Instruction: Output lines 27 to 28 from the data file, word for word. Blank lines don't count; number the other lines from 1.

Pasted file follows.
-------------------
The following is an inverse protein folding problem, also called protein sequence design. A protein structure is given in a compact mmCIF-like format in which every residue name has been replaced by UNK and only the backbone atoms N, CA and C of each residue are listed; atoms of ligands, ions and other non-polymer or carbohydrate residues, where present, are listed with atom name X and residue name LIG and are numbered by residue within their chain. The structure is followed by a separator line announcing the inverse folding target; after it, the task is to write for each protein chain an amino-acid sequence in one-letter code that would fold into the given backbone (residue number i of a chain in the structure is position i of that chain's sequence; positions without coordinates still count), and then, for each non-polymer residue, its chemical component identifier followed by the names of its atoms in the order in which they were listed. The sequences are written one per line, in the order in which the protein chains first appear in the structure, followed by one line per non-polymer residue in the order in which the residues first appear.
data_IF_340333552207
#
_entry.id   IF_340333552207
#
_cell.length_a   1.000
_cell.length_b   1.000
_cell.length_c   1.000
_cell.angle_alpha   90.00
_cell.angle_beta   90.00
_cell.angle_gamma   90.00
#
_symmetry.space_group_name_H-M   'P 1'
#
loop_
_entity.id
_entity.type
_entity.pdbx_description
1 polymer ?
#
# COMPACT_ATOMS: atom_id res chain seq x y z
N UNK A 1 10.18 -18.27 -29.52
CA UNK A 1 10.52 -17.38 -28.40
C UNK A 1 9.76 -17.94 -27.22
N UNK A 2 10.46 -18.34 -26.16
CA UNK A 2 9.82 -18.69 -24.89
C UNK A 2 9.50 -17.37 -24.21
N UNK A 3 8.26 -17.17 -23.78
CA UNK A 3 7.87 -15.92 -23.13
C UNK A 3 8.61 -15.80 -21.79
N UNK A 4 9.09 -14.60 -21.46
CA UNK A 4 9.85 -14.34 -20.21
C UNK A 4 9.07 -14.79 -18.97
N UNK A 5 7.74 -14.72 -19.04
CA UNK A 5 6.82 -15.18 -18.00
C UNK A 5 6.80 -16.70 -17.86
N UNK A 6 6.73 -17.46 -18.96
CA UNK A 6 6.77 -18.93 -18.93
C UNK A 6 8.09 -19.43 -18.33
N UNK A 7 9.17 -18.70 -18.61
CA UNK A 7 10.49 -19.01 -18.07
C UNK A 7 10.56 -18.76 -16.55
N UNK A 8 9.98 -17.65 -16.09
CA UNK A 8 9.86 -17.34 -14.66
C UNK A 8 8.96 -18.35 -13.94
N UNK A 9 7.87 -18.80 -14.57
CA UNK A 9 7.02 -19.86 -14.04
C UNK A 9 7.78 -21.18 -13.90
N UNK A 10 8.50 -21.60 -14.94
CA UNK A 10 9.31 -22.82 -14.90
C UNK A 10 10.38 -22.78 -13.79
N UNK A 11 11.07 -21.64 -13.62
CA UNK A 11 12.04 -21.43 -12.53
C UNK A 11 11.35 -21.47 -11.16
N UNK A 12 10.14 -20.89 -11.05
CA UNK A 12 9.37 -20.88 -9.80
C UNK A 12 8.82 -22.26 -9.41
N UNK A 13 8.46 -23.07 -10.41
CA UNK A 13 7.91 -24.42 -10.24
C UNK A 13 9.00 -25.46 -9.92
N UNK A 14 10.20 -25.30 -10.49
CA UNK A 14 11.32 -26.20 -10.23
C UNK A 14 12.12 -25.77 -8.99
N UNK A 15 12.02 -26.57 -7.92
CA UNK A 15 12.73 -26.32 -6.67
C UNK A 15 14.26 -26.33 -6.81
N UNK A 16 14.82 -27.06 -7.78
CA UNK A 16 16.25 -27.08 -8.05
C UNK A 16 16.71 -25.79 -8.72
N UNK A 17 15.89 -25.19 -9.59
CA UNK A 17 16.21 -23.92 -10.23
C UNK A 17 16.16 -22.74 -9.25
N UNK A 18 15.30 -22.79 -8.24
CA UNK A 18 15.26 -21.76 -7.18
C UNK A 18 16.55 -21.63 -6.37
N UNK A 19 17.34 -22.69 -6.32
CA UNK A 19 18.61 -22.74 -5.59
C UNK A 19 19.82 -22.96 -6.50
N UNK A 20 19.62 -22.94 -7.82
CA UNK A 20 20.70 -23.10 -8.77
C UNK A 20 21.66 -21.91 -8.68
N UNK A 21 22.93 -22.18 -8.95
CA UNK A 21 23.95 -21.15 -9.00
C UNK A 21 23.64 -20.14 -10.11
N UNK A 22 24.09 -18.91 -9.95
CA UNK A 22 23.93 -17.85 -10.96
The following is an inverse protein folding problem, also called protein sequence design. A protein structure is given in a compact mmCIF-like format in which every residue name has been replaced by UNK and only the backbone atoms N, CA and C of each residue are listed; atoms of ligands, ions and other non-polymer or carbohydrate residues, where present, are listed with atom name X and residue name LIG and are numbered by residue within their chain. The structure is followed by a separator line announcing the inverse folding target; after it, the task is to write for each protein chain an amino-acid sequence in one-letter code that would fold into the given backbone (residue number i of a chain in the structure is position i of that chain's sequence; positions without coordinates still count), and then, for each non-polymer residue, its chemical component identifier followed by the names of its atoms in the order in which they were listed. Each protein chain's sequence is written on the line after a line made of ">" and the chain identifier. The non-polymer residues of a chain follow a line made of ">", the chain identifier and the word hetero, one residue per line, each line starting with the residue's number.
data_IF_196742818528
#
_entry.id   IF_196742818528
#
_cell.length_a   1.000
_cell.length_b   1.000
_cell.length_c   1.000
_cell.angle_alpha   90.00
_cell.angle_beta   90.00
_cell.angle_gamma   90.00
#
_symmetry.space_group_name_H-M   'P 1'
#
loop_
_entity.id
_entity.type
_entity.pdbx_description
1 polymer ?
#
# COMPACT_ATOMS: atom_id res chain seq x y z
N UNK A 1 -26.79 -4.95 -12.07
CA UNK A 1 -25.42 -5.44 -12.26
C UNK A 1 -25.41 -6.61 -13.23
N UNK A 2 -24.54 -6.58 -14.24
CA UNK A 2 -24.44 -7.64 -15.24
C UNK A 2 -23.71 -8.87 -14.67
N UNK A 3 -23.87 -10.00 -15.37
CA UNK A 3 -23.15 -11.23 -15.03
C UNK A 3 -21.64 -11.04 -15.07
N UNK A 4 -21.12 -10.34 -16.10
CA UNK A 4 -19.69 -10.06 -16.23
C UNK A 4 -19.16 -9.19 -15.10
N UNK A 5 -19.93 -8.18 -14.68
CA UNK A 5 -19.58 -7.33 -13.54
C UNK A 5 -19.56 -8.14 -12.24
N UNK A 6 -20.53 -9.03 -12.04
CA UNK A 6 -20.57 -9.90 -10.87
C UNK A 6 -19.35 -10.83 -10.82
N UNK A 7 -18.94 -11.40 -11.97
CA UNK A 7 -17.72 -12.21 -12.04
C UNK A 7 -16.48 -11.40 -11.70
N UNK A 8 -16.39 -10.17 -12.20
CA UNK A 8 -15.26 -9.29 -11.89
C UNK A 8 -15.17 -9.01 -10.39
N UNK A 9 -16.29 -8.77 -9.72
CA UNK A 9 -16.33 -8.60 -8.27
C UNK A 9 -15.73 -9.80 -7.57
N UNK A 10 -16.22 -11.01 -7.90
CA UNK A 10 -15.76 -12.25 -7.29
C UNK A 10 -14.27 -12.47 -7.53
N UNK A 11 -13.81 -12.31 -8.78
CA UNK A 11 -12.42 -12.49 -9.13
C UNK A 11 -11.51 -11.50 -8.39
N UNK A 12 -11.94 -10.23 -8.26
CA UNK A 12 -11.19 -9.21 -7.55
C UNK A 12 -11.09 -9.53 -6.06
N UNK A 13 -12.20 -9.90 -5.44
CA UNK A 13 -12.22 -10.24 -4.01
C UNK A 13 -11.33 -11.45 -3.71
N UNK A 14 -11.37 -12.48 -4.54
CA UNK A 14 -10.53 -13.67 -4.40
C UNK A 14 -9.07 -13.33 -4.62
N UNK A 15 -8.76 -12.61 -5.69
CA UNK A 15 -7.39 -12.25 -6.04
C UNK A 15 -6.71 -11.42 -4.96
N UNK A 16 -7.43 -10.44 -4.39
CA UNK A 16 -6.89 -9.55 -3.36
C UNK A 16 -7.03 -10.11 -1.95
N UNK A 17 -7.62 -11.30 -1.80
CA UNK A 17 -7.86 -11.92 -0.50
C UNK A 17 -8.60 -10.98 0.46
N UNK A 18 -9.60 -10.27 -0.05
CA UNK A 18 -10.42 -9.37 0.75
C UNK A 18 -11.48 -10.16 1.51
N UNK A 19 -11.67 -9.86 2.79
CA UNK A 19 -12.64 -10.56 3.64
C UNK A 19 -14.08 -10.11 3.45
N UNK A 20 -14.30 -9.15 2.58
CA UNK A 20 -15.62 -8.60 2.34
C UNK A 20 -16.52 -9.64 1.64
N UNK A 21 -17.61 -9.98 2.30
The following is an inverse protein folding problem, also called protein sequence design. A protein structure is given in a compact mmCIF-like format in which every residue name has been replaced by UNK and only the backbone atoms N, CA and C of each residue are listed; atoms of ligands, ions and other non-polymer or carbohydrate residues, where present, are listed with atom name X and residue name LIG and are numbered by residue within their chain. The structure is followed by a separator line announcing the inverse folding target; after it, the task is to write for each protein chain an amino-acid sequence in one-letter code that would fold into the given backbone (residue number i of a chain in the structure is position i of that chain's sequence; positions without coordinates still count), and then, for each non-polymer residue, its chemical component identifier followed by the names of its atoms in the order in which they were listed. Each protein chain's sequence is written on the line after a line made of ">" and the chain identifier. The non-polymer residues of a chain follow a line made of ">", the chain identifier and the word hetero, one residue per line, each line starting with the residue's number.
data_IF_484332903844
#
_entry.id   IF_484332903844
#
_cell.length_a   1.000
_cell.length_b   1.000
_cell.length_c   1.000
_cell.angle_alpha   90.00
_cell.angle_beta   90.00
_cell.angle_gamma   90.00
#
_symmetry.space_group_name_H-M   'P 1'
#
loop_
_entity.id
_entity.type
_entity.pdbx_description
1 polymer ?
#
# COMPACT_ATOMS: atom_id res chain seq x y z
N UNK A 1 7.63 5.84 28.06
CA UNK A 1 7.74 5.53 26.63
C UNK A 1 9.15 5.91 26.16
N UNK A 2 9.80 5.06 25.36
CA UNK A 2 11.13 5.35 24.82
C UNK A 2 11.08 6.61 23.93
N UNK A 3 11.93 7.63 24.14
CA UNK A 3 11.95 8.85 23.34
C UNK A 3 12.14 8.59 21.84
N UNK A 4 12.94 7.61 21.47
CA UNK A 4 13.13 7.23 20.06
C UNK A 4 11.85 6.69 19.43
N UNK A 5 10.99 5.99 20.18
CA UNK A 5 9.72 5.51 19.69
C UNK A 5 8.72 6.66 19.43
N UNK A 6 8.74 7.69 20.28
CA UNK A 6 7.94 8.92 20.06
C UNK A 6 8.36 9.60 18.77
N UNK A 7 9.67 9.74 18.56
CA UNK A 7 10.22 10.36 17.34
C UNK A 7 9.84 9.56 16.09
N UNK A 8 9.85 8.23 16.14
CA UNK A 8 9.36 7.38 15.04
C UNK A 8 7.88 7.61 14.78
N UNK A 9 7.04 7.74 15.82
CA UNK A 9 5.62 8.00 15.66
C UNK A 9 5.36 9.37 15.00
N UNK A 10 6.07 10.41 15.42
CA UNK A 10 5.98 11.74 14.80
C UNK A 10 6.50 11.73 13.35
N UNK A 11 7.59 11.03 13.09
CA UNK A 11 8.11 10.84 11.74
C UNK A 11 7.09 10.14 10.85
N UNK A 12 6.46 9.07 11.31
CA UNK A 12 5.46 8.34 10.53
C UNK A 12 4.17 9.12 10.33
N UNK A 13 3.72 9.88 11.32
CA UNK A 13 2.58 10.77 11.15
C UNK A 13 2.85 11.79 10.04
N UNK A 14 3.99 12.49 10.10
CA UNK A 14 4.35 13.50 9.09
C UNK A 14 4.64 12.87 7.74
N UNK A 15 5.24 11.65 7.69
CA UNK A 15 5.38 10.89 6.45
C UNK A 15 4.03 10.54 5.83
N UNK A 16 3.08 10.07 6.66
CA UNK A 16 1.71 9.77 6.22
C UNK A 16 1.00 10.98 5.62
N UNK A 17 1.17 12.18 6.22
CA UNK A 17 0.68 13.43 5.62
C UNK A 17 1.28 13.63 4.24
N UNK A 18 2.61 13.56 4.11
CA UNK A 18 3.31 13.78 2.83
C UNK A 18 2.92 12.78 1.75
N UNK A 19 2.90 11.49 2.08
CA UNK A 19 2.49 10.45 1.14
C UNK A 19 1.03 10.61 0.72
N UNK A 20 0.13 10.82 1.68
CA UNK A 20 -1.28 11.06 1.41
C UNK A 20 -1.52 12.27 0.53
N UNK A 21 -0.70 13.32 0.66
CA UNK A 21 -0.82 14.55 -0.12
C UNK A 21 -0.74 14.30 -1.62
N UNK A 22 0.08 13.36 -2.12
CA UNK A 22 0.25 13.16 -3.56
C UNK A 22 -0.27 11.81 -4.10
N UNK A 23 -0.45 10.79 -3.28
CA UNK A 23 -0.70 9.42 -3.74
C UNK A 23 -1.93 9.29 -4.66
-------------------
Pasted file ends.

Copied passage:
C UNK A 2 9.50 -17.37 -24.21
N UNK A 3 8.26 -17.17 -23.78